The coming months will bring new faces to the top administrative spots in three Dakota County cities.
Burnsville, Eagan and Hastings will soon replace their longtime city administrators or city managers, a role often likened to a city’s CEO, because of resignations.
While it isn’t unusual for city managers to leave, the average tenure of service today “is a lot longer than it used to be,” said Kevin Frazell, director of member services for the League of Minnesota Cities.
In Eagan, the state’s longest-tenured city manager, Tom Hedges, retired after 36 years in February. In late March, Burnsville’s Craig Ebeling will trade his city manager post for retirement after a decade there. And in a case of municipal musical chairs, Hastings’ city administrator of 24 years, Dave Osberg, will move to Eagan, filling Hedges’ role.
In Hastings, “the piece that’s significant is that Dave’s been here so long,” said Melanie Mesko Lee, assistant city administrator. Though there will be a loss, “the consistency and longevity of the internal staff and elected officials” will balance that out, she said.
Plus, “he’s only a phone call away,” she said.
A fourth city, West St. Paul, will also move forward with plans to select a permanent city manager after John Remkus’ retirement nearly a year and a half ago. Last October, the city announced it had selected a candidate, but the deal fell apart when they couldn’t agree on a salary, according to Mayor John Zanmiller. For about a year, interim city manager Sherrie Le has held the role.
While the impending changes in the four cities’ highest nonelected role will bring new emphases and ways of doing things to each locale, the transition doesn’t have to be tumultuous, Ebeling said.
The city manager is “a person who has their fingers in a lot of things, but by and large there’s always a good, productive team in most well-run cities,” he said. “Changing one person doesn’t make too many problems.”
In fact, it’s in his job description to ensure a smooth transition, he said. Since a new city manager won’t be named in time for Ebeling’s last day, the council may choose an interim city manager for a month, he said.
But such a transition can also bring mixed reactions.
“[It’s] an exciting time for an organization but it can also be an anxious time,” said Dave Unmacht, director of organizational management at Springsted, the firm heading up Burnsville’s still-active search. “You can bring in someone who can look at things differently, can approach problem-solving differently.”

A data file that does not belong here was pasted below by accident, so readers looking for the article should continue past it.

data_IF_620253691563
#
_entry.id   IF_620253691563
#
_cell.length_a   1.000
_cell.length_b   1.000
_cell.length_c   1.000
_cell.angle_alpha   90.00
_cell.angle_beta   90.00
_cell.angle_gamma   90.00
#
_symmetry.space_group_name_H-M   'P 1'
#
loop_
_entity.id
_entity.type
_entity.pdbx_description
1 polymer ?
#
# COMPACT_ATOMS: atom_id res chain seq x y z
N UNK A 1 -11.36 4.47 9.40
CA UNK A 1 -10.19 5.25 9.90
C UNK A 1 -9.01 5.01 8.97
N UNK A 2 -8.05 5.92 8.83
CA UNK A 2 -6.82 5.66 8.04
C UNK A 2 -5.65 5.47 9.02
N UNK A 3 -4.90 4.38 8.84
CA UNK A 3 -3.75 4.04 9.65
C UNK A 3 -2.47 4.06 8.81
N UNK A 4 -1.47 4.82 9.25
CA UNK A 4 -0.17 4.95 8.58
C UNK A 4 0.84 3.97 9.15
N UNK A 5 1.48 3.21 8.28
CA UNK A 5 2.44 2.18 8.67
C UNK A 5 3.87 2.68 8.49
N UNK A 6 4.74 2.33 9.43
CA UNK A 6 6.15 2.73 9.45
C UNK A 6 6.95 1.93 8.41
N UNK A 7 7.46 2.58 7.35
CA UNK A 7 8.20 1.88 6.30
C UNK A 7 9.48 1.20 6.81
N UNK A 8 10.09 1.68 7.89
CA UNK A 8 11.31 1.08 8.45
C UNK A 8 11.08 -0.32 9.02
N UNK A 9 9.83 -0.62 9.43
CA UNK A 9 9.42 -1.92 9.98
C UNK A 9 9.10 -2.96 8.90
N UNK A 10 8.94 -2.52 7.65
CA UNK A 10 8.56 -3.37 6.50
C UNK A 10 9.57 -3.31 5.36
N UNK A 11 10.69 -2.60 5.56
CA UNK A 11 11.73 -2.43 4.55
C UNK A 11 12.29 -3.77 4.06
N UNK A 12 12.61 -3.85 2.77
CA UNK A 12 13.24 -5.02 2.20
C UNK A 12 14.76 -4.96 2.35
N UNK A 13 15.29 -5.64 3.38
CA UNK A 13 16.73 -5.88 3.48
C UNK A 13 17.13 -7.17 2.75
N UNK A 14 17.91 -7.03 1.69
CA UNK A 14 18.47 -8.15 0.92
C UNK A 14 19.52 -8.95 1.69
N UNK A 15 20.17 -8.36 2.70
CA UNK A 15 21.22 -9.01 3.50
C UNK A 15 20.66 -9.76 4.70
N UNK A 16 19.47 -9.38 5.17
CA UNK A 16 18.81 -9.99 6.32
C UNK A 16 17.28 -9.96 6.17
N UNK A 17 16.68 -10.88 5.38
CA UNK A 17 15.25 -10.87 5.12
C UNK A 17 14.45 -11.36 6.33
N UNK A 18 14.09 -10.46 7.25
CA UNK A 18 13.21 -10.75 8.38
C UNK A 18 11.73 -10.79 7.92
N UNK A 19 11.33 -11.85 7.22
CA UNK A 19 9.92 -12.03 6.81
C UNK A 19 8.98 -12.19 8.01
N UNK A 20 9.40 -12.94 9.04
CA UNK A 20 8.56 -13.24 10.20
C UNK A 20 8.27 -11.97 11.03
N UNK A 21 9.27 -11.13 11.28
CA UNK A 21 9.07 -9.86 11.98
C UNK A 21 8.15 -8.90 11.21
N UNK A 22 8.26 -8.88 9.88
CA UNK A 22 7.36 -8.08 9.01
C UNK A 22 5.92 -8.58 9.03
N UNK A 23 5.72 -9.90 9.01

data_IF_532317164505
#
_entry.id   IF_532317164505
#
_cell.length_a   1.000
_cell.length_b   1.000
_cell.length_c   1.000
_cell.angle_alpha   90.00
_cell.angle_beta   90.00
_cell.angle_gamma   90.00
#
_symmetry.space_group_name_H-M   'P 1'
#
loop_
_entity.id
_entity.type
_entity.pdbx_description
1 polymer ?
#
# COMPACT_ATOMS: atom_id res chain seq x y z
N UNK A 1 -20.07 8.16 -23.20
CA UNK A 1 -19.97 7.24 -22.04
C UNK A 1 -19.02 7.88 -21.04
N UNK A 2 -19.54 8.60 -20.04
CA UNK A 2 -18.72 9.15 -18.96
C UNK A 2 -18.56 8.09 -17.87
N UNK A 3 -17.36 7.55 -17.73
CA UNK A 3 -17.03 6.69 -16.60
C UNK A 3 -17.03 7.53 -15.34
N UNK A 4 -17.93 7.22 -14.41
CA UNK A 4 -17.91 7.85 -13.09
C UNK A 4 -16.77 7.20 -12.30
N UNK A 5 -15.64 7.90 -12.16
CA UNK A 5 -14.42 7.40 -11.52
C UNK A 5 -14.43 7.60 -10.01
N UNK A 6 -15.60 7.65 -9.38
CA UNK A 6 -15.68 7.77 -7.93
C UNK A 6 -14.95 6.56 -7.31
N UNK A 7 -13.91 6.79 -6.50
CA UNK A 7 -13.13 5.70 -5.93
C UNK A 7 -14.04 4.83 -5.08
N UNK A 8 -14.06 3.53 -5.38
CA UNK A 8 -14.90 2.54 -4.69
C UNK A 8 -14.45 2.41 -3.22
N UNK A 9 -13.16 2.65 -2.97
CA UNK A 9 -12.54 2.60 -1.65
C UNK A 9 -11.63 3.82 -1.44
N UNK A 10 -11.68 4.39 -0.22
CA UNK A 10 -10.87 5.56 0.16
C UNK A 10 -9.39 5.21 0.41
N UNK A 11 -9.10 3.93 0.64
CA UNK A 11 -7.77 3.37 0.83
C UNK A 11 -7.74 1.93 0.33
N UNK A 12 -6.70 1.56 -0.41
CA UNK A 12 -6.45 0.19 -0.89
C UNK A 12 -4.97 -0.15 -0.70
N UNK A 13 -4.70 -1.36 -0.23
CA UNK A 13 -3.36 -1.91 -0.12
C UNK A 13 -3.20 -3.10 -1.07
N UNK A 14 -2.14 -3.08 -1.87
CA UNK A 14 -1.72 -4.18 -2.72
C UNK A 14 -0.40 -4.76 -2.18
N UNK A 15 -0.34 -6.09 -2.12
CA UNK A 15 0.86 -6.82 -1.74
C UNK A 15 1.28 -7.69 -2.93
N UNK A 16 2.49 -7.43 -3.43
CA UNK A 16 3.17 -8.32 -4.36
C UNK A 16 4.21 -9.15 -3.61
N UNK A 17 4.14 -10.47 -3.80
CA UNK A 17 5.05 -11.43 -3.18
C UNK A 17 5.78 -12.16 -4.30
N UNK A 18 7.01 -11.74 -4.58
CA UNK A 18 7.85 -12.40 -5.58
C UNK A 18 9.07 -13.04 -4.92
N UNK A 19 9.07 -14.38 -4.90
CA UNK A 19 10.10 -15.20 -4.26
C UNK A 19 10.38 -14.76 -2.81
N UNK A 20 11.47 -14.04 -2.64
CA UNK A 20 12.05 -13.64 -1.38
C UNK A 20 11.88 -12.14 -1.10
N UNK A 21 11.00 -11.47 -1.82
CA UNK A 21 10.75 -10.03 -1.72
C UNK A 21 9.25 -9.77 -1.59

Both Burnsville, which is reviewing 20 to 30 applications received so far, and Eagan hired an executive search firm to assist in the process, which is a growing trend, Frazell said.
“At least in the metro area, it’s becoming more common than not to use a search firm for jurisdictions of a very large size,” Frazell said.
Cities hire firms for many reasons, including how time-consuming the process can be, said Richard Fursman, president of Brimeyer Fursman, the firm Eagan hired. A firm can also offer neutrality in a way the city’s human resources staff likely cannot, he said.
Meanwhile, both Hastings and West St. Paul have explored internal options. Hastings has chosen not to hire a firm, in part because council members are considering their current assistant city manager, Melanie Mesko Lee, as a candidate. She will be appointed interim city manager in late March.
Zanmiller said West St. Paul has chosen not to hire a firm, in part to save money, though it may revisit the idea. The City Council recently interviewed Le for the permanent position, Zanmiller said. Le withdrew her name from consideration earlier this week.
Unmacht estimates that the average cost of hiring a firm is about $15,000, varying slightly depending on a city’s size.
Having multiple cities in Dakota County looking for administrators or managers within six months of one another could have affected applicant pools, Fursman said.
“When there’s a lot of job openings, obviously the pool begins to shrink,” he said.
In fact, Frazell said that applicant pools for city managers and administrators have gotten smaller in recent years, in part because of baby boomers’ retirements.
“I think most of the jurisdictions are finding that they’re still getting good solid candidates applying, but they’re not getting as many of them,” he said.
Unmacht added that the average age of city managers has increased, meaning that more transitions are likely in store.
“Now, you could sit down around a coffee table and identify the likely people who are going to retire in the next one to three years,” Unmacht said. “I don’t think that really took place five to 10 years ago.”